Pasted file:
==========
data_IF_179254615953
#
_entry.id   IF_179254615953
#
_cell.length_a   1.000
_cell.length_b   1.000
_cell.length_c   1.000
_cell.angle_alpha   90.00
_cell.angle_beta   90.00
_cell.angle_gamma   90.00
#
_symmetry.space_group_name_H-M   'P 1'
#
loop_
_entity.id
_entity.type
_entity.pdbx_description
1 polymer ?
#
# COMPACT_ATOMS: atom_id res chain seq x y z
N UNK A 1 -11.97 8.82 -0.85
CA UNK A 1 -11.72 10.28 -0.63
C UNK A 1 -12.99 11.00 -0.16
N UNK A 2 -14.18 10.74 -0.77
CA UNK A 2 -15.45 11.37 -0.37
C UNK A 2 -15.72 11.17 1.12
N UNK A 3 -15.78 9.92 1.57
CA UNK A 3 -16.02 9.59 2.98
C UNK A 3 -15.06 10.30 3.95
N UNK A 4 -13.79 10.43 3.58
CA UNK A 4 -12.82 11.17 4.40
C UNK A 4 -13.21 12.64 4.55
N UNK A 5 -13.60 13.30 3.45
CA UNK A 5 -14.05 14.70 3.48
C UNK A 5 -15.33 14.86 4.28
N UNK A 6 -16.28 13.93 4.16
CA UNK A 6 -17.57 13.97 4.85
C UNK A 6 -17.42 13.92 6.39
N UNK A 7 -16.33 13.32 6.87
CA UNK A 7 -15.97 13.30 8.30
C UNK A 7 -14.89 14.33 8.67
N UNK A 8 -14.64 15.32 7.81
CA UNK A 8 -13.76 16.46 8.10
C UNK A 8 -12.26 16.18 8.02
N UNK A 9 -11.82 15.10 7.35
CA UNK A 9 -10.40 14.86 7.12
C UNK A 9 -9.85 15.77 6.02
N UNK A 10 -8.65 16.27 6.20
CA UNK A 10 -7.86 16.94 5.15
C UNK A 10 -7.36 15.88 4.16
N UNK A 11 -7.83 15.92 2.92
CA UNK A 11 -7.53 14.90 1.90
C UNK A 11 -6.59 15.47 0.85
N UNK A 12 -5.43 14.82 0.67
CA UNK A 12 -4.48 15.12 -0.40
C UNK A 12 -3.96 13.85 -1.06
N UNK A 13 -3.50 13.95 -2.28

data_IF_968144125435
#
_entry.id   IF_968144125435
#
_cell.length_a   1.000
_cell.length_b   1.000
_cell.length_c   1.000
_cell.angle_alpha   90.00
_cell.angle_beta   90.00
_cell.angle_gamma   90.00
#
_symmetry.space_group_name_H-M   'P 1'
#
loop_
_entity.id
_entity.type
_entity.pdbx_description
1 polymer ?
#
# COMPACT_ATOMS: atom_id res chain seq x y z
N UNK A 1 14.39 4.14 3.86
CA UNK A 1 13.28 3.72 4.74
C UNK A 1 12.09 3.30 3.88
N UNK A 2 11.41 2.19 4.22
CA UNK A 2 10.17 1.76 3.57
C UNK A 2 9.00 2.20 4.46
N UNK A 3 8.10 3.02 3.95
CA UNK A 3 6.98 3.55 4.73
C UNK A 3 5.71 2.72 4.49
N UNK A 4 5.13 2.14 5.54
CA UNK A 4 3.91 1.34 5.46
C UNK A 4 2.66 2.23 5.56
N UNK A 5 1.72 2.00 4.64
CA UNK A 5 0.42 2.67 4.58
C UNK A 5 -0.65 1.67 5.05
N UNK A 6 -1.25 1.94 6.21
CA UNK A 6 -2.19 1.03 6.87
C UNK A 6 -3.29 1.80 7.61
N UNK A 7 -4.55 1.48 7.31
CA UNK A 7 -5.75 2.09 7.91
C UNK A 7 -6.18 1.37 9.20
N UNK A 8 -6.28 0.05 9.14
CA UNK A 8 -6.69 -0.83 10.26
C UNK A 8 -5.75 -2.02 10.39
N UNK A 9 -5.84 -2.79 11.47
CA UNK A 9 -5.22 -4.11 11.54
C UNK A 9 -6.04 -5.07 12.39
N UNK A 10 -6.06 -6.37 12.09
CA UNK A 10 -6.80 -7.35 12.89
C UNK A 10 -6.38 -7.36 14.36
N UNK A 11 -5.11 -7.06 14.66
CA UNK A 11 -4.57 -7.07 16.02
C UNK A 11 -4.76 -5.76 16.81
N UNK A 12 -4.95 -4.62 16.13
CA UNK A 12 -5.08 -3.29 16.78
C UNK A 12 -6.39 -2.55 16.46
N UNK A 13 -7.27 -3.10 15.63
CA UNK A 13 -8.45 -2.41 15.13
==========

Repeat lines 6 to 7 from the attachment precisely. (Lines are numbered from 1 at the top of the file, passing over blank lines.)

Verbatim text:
_cell.length_b   1.000
_cell.length_c   1.000